Help designing the flower beds

tla628September 22, 2013

I'm starting over with my flower beds in the front of my house. Please take a look at the pic and offer your suggestions. I cleaned out almost everything but a few daylillies, balloon flowers, and two low mounding perennials that have yellow/orange flowers. I plan on transplanting all of these as well. I do have a Julie Child rose bush on the right I would like to keep where it's at.

Harrisburg area, Zone 6, house faces the east, clay soil mix.

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As presented, the goal seems to be one of gardening -- a focus on new, favorite plants in their new "home" -- as opposed to landscaping, where plants and/or other materials must fulfill the criteria of visually enhancing the home and its setting.

There are 3 visual/physical problems that are easily ameliorated by applying basic problem-solving landscape solutions:

1. least attractive views (orange circles)

It's more interesting if part of the view is blocked by a tree canopy and another portion is blocked by a shrub that is below and set farther back. The view-blocking device need not be solid; it can be "filtering." If it provides enough positive "distraction," what remains of the unsightly view may no longer be noticed.

2. excessive "white space"-that-is-able-to-be-easily-solved-by-planting (red circles) (There is other "white space" at upper portions of the house that could be dealt with by using more expensive planting solutions, architectural solutions ... or just left alone as none of it is critical.)

If one likes window boxes, a similar effect can be had -- but without the expense, bother or restriction of using and maintaining actual window boxes -- by planting a shrub or two below the windows instead of along the entire face of the foundation. If the ground slopes as it does here, one would maintain the shrubs so that they have the same relationship with the window, i.e., trimmed at a level elevation.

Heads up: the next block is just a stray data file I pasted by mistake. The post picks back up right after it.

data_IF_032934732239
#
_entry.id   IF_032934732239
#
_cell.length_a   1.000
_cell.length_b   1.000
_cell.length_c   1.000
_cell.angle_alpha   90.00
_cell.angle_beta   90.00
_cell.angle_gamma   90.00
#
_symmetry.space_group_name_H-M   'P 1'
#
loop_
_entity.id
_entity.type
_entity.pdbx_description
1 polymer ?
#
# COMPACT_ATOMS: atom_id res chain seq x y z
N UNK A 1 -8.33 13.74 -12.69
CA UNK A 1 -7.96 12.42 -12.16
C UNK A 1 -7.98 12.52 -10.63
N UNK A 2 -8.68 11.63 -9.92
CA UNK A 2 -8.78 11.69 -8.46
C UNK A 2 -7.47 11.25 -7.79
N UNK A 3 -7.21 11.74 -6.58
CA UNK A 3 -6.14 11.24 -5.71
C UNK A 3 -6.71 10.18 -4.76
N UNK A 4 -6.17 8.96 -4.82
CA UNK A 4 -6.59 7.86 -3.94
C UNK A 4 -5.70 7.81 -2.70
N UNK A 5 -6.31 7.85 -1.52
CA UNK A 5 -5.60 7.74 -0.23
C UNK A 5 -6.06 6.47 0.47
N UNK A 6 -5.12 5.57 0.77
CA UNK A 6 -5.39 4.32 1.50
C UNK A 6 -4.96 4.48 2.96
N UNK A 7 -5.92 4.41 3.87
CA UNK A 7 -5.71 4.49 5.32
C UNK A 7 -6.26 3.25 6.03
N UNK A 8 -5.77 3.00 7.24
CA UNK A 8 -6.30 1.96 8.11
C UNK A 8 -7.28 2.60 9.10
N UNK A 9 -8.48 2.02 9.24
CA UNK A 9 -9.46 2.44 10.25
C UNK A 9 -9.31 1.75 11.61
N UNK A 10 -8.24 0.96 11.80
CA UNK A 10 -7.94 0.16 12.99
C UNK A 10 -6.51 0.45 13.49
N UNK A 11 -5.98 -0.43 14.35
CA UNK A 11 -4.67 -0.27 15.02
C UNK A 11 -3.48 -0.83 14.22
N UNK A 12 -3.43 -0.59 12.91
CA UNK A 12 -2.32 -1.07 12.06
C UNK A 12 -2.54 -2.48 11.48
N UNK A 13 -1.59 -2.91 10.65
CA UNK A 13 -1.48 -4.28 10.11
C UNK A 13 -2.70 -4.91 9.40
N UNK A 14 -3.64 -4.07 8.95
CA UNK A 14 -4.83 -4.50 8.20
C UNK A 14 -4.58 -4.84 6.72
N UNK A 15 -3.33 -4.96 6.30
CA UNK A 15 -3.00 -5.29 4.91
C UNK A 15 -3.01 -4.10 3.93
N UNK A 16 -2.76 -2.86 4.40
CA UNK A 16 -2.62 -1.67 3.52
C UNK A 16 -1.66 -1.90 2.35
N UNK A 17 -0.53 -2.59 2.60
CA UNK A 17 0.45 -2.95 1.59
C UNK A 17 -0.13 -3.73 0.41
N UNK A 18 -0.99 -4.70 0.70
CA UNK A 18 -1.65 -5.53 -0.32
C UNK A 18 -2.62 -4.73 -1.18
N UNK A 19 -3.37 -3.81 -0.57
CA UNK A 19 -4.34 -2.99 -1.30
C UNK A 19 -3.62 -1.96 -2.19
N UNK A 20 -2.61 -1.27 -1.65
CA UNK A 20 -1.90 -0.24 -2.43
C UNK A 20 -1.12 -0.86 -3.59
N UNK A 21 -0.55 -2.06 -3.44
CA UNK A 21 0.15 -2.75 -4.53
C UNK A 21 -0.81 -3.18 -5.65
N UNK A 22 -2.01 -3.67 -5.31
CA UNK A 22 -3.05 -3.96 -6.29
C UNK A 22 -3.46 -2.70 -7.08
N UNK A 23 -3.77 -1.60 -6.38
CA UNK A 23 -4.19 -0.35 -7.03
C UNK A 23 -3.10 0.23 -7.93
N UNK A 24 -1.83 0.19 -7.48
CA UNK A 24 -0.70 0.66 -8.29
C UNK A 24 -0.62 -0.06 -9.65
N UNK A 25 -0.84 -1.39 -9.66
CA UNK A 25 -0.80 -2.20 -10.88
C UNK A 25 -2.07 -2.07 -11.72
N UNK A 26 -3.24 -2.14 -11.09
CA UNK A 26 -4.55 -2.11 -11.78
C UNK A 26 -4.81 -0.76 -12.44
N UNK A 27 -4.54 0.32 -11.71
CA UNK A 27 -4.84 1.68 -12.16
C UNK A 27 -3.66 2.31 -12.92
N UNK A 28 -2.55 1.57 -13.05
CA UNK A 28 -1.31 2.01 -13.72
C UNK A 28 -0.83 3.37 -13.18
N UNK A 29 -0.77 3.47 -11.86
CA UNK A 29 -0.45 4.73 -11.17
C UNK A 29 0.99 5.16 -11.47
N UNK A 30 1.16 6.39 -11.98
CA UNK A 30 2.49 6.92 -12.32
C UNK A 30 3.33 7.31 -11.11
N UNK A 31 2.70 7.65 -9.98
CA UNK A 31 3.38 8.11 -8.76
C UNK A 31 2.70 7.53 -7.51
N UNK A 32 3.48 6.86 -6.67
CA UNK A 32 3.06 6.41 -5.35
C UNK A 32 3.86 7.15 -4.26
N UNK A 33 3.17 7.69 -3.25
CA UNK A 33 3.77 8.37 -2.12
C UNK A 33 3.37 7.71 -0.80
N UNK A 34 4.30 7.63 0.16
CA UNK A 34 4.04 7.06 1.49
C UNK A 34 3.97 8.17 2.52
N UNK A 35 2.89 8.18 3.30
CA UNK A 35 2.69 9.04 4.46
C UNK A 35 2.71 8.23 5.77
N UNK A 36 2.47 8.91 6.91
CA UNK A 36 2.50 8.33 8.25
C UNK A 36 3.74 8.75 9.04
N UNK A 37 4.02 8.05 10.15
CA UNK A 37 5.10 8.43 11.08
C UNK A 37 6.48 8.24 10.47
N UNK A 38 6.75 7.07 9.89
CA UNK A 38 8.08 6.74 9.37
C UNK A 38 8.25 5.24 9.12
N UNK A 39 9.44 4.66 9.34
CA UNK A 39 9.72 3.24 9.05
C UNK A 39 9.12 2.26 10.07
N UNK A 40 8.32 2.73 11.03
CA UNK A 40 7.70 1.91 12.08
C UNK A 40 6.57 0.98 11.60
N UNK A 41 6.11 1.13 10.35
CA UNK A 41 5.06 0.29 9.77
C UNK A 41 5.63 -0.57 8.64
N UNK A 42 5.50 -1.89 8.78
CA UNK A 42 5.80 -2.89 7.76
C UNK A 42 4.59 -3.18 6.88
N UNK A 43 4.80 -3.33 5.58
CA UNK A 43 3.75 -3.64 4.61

3. elevation change of porch is abrupt (blue circles)

The porch would look better nestled into flanking plants of an equal or slightly higher elevation than itself, rather than setting alone like a "bump" on the ground. Kill two birds with one stone by using annuals or perennials that provide plentiful or nearly constant color at the entrance, for added interest and as a device used to direct the viewer's attention. I could see daylilies being used at the back of this plot and lower height annuals toward the front.

In spite of the fact that these solutions come from the arsenal of basic landscape problem-solving schemes, they can be applied with infinite variation. Every plant used interjects it's own personality. The layout could be curvaceous, angular or a combination of the two, in a pleasing geometry. Connect all the components with low perennials, groundcover and lawn.

One additional point ... the walk is narrow making it look cheap and skimpy. You could widen it with an 8" row of bricks down each side, making it better looking and more functional.

1 Like    Bookmark   September 23, 2013 at 12:21PM
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